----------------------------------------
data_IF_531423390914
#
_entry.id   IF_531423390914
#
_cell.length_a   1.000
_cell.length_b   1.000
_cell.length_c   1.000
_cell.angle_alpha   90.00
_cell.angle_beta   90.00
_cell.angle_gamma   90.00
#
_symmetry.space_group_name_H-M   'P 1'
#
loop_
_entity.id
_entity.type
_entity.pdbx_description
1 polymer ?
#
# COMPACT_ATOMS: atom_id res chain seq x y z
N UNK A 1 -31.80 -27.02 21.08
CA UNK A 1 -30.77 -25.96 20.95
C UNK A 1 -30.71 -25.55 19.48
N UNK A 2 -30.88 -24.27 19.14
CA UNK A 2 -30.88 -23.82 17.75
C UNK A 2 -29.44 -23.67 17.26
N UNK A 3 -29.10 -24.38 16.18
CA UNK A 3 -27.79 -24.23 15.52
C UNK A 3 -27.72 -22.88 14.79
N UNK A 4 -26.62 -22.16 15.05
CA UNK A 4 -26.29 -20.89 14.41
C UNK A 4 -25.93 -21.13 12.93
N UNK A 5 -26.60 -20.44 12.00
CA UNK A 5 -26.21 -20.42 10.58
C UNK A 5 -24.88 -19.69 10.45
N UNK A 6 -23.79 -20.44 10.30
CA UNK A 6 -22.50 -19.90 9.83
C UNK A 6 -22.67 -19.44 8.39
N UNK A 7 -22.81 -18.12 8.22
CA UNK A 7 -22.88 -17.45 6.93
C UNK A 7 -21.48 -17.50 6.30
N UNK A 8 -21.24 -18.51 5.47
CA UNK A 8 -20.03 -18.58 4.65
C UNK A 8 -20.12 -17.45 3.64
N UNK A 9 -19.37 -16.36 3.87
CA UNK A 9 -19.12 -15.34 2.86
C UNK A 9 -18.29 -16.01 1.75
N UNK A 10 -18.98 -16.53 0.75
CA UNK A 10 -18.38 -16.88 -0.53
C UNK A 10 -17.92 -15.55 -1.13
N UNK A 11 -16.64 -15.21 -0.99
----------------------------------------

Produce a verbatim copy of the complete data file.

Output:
data_IF_531423390914
#
_entry.id   IF_531423390914
#
_cell.length_a   1.000
_cell.length_b   1.000
_cell.length_c   1.000
_cell.angle_alpha   90.00
_cell.angle_beta   90.00
_cell.angle_gamma   90.00
#
_symmetry.space_group_name_H-M   'P 1'
#
loop_
_entity.id
_entity.type
_entity.pdbx_description
1 polymer ?
#
# COMPACT_ATOMS: atom_id res chain seq x y z
N UNK A 1 -31.80 -27.02 21.08
CA UNK A 1 -30.77 -25.96 20.95
C UNK A 1 -30.71 -25.55 19.48
N UNK A 2 -30.88 -24.27 19.14
CA UNK A 2 -30.88 -23.82 17.75
C UNK A 2 -29.44 -23.67 17.26
N UNK A 3 -29.10 -24.38 16.18
CA UNK A 3 -27.79 -24.23 15.52
C UNK A 3 -27.72 -22.88 14.79
N UNK A 4 -26.62 -22.16 15.05
CA UNK A 4 -26.29 -20.89 14.41
C UNK A 4 -25.93 -21.13 12.93
N UNK A 5 -26.60 -20.44 12.00
CA UNK A 5 -26.21 -20.42 10.58
C UNK A 5 -24.88 -19.69 10.45
N UNK A 6 -23.79 -20.44 10.30
CA UNK A 6 -22.50 -19.90 9.83
C UNK A 6 -22.67 -19.44 8.39
N UNK A 7 -22.81 -18.12 8.22
CA UNK A 7 -22.88 -17.45 6.93
C UNK A 7 -21.48 -17.50 6.30
N UNK A 8 -21.24 -18.51 5.47
CA UNK A 8 -20.03 -18.58 4.65
C UNK A 8 -20.12 -17.45 3.64
N UNK A 9 -19.37 -16.36 3.87
CA UNK A 9 -19.12 -15.34 2.86
C UNK A 9 -18.29 -16.01 1.75
N UNK A 10 -18.98 -16.53 0.75
CA UNK A 10 -18.38 -16.88 -0.53
C UNK A 10 -17.92 -15.55 -1.13
N UNK A 11 -16.64 -15.21 -0.99